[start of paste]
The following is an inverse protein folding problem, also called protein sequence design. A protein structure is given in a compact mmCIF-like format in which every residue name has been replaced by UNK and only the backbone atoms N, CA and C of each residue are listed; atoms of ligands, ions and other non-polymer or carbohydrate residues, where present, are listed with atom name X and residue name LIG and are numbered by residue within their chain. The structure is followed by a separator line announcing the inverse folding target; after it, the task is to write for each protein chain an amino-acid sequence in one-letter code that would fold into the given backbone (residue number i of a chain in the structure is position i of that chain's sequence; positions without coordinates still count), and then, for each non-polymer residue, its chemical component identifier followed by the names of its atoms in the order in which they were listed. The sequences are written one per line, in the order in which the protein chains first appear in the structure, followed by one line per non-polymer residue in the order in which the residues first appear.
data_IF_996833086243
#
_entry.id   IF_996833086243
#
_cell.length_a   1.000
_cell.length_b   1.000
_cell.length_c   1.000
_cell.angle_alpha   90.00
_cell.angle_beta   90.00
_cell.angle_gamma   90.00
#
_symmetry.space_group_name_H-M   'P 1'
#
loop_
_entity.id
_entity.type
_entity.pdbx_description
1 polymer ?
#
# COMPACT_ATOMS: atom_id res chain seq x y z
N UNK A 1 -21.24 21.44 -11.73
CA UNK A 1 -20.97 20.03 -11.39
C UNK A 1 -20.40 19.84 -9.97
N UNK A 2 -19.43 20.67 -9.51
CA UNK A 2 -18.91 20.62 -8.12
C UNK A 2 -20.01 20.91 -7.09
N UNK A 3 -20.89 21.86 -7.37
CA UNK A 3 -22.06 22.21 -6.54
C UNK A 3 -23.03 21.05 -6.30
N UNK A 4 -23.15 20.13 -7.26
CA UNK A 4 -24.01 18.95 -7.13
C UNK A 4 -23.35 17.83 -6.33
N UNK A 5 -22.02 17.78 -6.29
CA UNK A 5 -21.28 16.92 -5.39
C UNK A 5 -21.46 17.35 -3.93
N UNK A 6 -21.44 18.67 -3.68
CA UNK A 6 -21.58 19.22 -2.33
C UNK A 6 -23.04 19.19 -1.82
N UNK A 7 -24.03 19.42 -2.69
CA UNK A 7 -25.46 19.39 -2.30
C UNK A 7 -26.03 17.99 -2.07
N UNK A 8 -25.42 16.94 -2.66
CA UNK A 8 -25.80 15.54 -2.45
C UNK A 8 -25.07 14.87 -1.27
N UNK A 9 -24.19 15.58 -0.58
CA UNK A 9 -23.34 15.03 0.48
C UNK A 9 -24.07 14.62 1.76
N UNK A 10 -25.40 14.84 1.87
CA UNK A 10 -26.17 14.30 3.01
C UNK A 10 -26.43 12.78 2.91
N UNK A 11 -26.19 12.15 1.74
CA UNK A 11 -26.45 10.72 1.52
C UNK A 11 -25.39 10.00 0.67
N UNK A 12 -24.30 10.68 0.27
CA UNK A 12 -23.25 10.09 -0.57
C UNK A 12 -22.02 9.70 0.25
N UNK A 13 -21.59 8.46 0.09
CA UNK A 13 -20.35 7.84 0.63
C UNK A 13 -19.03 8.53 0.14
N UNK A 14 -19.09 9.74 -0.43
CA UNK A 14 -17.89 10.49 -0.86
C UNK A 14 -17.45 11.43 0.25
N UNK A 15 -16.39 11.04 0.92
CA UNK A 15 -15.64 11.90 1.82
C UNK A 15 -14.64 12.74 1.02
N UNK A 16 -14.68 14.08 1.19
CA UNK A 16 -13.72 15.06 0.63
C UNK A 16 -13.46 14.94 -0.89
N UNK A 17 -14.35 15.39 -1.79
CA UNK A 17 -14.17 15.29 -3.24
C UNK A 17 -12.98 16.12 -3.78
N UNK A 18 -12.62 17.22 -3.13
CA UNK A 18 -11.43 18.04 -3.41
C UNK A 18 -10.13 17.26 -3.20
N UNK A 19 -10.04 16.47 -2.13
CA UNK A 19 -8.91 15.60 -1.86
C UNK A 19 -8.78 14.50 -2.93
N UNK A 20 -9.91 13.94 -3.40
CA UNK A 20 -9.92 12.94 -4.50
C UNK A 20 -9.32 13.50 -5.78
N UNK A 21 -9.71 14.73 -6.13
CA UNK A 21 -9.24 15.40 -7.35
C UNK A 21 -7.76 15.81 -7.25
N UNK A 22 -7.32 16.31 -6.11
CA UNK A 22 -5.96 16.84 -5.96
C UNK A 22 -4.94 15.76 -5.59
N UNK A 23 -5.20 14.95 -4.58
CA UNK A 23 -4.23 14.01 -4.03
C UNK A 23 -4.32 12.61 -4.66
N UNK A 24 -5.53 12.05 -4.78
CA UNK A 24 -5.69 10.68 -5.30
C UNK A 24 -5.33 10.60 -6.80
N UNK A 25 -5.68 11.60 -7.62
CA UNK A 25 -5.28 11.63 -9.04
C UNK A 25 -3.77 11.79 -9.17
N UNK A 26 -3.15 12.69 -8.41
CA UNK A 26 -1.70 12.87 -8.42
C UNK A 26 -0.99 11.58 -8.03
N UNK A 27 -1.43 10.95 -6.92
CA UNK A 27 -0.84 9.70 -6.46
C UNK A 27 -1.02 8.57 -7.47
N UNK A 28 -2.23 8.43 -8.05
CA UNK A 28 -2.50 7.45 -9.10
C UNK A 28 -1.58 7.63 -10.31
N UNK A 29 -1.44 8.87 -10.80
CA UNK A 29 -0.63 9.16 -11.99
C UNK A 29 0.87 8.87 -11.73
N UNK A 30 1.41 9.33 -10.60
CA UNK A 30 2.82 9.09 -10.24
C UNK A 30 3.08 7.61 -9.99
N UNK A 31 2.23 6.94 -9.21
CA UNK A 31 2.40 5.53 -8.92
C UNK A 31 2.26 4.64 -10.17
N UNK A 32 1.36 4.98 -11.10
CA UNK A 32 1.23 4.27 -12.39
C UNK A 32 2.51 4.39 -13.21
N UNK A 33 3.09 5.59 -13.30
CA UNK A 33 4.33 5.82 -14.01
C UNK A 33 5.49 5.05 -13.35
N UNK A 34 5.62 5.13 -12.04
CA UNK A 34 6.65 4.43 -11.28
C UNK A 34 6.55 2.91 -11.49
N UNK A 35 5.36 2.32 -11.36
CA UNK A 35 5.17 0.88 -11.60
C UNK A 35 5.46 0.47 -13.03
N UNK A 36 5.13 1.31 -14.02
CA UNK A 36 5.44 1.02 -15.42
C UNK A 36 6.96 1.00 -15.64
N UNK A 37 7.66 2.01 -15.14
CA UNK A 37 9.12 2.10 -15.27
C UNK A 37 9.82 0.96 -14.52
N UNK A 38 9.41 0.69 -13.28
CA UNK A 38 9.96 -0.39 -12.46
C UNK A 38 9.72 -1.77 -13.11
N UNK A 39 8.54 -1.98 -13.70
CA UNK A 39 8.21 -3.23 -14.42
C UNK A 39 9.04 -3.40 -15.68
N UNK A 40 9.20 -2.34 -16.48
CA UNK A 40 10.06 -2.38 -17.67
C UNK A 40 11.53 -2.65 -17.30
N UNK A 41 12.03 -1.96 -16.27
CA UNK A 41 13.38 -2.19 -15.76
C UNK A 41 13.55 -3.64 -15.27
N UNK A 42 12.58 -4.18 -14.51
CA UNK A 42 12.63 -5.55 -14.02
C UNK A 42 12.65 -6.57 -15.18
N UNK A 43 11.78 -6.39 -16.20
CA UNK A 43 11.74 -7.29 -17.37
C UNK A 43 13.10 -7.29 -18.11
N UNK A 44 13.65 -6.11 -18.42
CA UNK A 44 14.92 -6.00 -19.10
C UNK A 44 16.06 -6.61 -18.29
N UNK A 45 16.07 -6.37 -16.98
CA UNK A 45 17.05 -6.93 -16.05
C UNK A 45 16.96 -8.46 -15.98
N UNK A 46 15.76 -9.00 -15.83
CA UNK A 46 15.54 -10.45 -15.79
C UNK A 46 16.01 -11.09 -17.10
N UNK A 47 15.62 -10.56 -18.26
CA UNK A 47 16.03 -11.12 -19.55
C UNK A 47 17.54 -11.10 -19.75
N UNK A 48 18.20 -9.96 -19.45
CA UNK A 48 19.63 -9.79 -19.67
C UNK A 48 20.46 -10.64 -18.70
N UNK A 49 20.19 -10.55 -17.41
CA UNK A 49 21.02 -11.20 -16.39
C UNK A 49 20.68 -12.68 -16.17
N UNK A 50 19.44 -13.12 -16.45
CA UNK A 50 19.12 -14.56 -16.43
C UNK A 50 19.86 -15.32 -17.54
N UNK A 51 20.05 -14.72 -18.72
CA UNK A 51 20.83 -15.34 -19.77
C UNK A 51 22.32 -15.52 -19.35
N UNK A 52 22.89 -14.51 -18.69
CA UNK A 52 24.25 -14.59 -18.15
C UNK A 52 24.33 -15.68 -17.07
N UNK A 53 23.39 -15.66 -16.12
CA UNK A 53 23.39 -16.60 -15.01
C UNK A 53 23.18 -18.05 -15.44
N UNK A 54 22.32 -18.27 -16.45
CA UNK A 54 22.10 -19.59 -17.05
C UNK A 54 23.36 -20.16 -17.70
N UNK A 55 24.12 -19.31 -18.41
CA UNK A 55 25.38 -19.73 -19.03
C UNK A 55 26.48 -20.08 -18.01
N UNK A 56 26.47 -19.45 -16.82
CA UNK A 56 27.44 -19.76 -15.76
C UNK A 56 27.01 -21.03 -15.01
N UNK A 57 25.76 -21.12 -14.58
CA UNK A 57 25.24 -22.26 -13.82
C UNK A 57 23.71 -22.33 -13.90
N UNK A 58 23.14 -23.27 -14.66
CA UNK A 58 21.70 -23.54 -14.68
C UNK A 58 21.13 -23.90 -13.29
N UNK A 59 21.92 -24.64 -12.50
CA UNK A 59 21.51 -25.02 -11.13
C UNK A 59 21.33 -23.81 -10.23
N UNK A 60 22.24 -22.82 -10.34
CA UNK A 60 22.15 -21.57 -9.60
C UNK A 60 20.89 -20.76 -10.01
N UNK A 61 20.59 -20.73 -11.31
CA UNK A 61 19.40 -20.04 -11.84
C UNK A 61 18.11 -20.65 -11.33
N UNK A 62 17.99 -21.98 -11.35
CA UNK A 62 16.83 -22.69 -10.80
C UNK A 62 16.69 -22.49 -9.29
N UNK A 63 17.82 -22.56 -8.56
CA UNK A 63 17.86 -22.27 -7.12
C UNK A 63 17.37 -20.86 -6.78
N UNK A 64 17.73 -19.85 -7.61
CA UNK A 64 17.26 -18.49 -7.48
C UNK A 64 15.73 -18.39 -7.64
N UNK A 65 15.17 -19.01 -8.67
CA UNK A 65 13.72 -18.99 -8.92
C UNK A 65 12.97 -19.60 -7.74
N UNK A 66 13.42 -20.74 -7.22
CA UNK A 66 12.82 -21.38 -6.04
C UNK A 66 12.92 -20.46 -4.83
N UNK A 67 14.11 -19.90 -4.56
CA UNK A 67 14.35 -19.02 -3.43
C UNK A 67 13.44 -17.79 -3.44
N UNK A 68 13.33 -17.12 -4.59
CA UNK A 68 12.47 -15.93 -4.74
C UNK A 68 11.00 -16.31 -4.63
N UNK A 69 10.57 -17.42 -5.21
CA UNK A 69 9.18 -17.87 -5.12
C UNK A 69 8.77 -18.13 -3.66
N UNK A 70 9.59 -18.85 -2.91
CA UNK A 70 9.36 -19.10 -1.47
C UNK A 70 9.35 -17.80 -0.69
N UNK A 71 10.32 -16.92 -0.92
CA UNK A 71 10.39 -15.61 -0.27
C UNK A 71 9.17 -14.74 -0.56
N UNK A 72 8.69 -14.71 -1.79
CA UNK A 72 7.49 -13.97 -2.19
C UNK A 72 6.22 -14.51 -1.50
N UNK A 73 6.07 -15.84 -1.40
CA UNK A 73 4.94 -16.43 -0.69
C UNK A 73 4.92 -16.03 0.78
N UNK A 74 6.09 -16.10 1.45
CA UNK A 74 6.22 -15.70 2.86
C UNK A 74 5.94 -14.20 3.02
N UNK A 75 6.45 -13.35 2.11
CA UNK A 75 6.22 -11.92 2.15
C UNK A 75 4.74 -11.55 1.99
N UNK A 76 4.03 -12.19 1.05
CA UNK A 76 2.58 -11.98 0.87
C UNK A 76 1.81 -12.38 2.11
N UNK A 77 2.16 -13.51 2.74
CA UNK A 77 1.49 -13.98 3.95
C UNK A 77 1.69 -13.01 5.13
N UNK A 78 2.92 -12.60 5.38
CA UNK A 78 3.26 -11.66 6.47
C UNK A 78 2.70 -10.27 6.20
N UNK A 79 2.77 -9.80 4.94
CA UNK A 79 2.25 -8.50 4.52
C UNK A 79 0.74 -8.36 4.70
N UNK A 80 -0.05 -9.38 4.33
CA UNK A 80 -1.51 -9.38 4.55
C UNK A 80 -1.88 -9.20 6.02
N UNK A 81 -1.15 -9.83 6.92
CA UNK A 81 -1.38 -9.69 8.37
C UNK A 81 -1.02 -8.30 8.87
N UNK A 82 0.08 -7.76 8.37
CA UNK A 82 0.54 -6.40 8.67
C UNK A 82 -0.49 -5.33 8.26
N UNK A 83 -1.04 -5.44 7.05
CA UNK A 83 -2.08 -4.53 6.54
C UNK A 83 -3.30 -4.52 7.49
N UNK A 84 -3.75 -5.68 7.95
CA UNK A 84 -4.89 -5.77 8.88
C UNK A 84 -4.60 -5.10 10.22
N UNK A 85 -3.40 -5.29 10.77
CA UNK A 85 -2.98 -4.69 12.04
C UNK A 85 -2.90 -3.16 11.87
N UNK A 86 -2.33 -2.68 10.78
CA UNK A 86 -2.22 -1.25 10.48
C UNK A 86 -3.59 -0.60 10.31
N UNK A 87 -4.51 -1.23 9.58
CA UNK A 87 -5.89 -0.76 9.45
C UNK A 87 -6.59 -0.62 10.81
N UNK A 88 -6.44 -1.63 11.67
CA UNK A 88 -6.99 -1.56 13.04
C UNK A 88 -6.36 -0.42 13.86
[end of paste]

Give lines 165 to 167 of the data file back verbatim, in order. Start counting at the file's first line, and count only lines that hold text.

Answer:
C UNK A 48 20.46 -10.64 -18.70
N UNK A 49 20.19 -10.55 -17.41
CA UNK A 49 21.02 -11.20 -16.39